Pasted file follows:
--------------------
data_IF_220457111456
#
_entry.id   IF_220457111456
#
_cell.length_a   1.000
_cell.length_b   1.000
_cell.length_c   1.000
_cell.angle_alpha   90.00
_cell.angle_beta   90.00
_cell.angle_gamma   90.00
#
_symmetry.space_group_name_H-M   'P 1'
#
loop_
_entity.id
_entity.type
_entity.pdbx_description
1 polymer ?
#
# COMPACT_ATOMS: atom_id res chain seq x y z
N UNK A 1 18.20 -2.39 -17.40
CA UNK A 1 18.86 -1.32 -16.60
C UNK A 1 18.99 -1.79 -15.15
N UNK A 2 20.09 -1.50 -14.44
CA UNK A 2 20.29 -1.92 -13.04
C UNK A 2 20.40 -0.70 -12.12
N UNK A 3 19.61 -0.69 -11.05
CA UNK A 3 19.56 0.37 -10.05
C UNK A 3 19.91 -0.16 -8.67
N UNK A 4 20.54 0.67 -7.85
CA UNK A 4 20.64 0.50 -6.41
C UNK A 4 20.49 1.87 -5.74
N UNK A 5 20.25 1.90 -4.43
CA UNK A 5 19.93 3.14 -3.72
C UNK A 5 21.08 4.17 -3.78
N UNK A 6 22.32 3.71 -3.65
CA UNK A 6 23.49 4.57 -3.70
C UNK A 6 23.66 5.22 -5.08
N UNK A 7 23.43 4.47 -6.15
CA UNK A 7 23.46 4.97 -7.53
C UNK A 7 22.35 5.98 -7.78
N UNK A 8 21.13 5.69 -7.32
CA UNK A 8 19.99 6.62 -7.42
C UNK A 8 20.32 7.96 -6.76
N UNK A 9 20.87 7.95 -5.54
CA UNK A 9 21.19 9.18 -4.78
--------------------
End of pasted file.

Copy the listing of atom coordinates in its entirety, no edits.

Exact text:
data_IF_220457111456
#
_entry.id   IF_220457111456
#
_cell.length_a   1.000
_cell.length_b   1.000
_cell.length_c   1.000
_cell.angle_alpha   90.00
_cell.angle_beta   90.00
_cell.angle_gamma   90.00
#
_symmetry.space_group_name_H-M   'P 1'
#
loop_
_entity.id
_entity.type
_entity.pdbx_description
1 polymer ?
#
# COMPACT_ATOMS: atom_id res chain seq x y z
N UNK A 1 18.20 -2.39 -17.40
CA UNK A 1 18.86 -1.32 -16.60
C UNK A 1 18.99 -1.79 -15.15
N UNK A 2 20.09 -1.50 -14.44
CA UNK A 2 20.29 -1.92 -13.04
C UNK A 2 20.40 -0.70 -12.12
N UNK A 3 19.61 -0.69 -11.05
CA UNK A 3 19.56 0.37 -10.05
C UNK A 3 19.91 -0.16 -8.67
N UNK A 4 20.54 0.67 -7.85
CA UNK A 4 20.64 0.50 -6.41
C UNK A 4 20.49 1.87 -5.74
N UNK A 5 20.25 1.90 -4.43
CA UNK A 5 19.93 3.14 -3.72
C UNK A 5 21.08 4.17 -3.78
N UNK A 6 22.32 3.71 -3.65
CA UNK A 6 23.49 4.57 -3.70
C UNK A 6 23.66 5.22 -5.08
N UNK A 7 23.43 4.47 -6.15
CA UNK A 7 23.46 4.97 -7.53
C UNK A 7 22.35 5.98 -7.78
N UNK A 8 21.13 5.69 -7.32
CA UNK A 8 19.99 6.62 -7.42
C UNK A 8 20.32 7.96 -6.76
N UNK A 9 20.87 7.95 -5.54
CA UNK A 9 21.19 9.18 -4.78